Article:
Negative comments about the quality of customer service by renowned food writer, Georgina Campbell, in a recent interview with Matt Cooper of TodayFM, have set the hospitality industry on edge.
Not surprisingly, the sector has become defensive and Fáilte Ireland’s surveys of overseas tourists suggest strong visitor satisfaction, with 93% describing the service they received as either good or very good.
But be careful. There is a world of difference between a customer rating your business as good or very good. A ‘Good’ rating merely means that you were ‘OK’. That does not mean the customer is a raving fan of your business, in a great hurry to return and to pass on lots of positive word of mouth.
So let’s take a step back from the argument of whether we are good or bad and look at the consequence instead of have either brilliant service, good service or poor service. Customer service is not just about making customers happy. The main reason any business should obsess about the ratings they are receiving is that extremely happy customers are the only ones you can rely on to spread the word about your restaurant, shop or other professional service.
The reason you need to be getting 9/10 or 10/10 is that customers’ only motivation in giving you POM (Positive Word of Mouth) is that they will make their friends or family happy. They are not doing it for your sake. So if they have any doubt in their minds (anything from 8/10 downwards!) they will be reluctant to recommend you. It makes sense.
‘Irish service has a warmth and charm that is in many ways the beneficiary of not having been put through some awful scripted process that makes us feel we are being served by Barbie and Ken.’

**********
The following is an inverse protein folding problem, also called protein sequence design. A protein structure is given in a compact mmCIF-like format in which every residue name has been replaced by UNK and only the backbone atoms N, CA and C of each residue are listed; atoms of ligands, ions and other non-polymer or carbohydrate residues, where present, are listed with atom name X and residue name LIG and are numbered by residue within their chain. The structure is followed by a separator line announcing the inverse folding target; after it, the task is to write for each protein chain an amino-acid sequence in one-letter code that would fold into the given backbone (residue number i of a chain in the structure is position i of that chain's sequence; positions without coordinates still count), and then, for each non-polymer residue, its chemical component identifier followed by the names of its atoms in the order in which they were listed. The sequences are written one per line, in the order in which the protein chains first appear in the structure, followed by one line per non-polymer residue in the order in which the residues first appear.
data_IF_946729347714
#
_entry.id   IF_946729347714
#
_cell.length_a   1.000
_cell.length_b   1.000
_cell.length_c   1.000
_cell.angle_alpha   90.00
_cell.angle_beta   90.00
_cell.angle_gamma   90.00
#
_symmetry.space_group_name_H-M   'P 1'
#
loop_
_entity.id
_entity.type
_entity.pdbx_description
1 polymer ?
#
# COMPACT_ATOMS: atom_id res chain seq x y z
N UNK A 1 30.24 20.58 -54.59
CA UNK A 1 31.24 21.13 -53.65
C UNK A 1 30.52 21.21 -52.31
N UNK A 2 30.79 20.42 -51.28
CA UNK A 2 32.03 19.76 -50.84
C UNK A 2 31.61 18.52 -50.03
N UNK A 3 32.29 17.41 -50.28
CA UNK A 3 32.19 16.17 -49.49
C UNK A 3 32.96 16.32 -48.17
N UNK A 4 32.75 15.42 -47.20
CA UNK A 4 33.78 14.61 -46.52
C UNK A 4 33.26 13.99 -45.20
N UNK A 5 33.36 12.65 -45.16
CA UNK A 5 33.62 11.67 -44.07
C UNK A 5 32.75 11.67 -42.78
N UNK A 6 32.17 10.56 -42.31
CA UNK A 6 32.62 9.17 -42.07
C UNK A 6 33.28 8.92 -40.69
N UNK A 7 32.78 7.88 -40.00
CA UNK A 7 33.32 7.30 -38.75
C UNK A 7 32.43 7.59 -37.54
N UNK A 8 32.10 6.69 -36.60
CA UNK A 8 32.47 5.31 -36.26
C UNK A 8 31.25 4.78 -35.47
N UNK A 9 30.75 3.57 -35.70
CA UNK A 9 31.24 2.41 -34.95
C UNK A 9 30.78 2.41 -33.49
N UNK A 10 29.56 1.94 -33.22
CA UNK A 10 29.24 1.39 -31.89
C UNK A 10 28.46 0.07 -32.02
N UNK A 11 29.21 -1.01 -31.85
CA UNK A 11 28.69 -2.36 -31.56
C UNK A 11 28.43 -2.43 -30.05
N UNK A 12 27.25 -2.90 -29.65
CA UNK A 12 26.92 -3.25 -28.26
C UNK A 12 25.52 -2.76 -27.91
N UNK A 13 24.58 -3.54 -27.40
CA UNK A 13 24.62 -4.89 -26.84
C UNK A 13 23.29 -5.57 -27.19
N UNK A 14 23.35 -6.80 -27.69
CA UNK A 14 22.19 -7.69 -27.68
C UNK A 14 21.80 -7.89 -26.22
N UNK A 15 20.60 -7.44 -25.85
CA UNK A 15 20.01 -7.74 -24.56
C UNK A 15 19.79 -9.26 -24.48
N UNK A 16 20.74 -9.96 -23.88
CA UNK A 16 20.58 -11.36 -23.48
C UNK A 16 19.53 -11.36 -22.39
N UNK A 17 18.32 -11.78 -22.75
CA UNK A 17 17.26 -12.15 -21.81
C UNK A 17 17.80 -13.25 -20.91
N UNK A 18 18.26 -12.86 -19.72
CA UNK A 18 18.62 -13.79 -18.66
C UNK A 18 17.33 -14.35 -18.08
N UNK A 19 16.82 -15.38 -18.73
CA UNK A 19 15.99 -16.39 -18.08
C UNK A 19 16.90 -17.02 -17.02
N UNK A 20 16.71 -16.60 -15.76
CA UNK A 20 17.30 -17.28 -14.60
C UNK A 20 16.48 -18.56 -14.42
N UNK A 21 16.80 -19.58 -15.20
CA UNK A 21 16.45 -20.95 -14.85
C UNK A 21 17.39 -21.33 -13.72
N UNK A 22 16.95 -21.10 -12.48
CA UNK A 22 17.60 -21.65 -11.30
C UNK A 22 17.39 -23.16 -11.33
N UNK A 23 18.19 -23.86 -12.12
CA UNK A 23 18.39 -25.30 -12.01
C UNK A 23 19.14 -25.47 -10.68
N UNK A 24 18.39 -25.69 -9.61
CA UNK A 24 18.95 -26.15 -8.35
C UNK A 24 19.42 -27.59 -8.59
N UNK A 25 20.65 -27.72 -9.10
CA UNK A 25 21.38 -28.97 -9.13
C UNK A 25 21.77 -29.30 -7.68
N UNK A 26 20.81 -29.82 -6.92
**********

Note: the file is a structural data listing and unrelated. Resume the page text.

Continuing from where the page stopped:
I ‘mystery shop’ all types of service businesses on behalf of clients. What do I find? Well, Irish service has a warmth and charm that is in many ways the beneficiary of not having been put through some awful scripted process that makes us feel we are being served by Barbie and Ken. So this may account for the positive feedback we get about our unique brand of service in Ireland. But I am visiting businesses for a different reason. I am carrying out marketing and service audits for businesses to see how and where they can increase sales opportunities. And this is where Irish service in general falls down. We do not understand how to link great customer service with selling. That must in turn be built on really thorough product knowledge, an ability to diagnose customers’ real needs and then to match those needs with products or services that really meet those needs.
And we’ve all heard those sales assistants who tell poor customers that they look great in an outfit that doesn’t suit them. Or that oversell or miss-sell. That’s business for one season only.
So my advice? Train your team to a point where they are confident, competent and knowledgeable in representing whatever it is your business is selling. Whether its food or printing services, the tenets of great service remain the same.
Remember, people buy people before they buy products!